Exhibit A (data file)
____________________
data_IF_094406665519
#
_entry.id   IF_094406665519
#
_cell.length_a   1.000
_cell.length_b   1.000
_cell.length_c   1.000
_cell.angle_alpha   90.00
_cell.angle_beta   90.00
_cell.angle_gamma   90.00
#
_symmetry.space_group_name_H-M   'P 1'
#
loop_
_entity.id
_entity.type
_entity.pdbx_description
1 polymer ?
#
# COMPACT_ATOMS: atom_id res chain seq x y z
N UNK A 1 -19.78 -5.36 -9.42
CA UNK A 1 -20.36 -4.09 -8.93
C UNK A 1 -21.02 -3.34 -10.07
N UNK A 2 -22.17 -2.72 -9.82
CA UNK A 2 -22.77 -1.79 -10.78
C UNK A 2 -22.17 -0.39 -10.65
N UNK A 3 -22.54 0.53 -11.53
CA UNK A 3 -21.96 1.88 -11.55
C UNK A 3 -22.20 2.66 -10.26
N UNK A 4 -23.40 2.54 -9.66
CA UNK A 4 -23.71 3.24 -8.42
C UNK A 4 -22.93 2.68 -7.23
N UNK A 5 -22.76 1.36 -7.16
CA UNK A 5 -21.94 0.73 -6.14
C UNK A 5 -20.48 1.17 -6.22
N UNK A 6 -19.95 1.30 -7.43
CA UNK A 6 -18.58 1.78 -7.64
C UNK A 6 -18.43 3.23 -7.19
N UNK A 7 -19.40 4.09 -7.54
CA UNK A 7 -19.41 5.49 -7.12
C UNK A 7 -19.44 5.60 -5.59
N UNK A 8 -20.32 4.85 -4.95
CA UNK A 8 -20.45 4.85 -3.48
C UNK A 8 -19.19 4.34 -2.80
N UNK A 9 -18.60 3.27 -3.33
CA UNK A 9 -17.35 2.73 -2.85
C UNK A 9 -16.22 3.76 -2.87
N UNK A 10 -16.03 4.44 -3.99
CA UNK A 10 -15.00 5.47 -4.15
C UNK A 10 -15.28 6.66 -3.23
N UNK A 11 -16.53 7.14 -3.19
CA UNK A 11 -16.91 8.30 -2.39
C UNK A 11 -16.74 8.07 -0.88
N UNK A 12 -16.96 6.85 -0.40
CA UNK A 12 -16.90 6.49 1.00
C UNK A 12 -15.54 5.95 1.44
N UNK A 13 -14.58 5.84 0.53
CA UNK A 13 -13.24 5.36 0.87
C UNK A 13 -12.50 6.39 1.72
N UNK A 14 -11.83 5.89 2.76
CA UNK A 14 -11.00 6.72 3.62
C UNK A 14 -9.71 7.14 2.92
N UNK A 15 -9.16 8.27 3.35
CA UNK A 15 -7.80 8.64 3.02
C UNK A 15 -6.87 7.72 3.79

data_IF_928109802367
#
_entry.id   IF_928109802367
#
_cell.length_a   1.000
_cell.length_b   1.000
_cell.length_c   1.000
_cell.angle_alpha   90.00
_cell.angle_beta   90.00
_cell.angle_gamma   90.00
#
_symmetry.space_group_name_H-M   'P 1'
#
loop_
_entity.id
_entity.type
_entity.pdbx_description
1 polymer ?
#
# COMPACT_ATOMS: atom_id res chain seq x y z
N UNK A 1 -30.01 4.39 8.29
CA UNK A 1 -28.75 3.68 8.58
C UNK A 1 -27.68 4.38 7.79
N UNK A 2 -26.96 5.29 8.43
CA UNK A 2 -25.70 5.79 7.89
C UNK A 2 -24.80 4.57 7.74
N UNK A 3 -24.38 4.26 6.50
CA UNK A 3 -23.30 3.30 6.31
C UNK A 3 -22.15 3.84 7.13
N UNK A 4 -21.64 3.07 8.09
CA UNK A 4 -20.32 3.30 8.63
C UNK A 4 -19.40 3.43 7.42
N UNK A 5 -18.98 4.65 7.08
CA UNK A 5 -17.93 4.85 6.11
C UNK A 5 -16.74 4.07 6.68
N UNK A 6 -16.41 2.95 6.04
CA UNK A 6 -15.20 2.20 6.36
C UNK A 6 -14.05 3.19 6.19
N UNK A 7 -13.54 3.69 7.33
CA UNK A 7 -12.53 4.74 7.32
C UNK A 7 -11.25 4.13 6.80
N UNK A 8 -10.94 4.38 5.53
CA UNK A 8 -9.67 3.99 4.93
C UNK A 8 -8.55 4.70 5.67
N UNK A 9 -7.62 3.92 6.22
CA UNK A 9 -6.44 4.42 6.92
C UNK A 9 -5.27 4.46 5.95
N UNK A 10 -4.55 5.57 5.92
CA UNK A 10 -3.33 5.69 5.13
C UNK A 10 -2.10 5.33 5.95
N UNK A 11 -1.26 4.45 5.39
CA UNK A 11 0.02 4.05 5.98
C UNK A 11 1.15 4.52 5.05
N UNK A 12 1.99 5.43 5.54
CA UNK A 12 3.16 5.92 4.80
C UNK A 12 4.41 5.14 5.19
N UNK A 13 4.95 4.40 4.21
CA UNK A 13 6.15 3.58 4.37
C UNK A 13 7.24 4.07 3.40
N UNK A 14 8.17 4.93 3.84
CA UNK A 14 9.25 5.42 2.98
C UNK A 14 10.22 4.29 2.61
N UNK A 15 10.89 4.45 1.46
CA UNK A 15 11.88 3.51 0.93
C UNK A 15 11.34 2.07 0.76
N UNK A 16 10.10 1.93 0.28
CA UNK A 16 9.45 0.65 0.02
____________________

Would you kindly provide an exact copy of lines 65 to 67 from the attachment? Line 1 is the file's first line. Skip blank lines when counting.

C UNK A 15 -6.87 7.72 3.79

data_IF_928109802367
#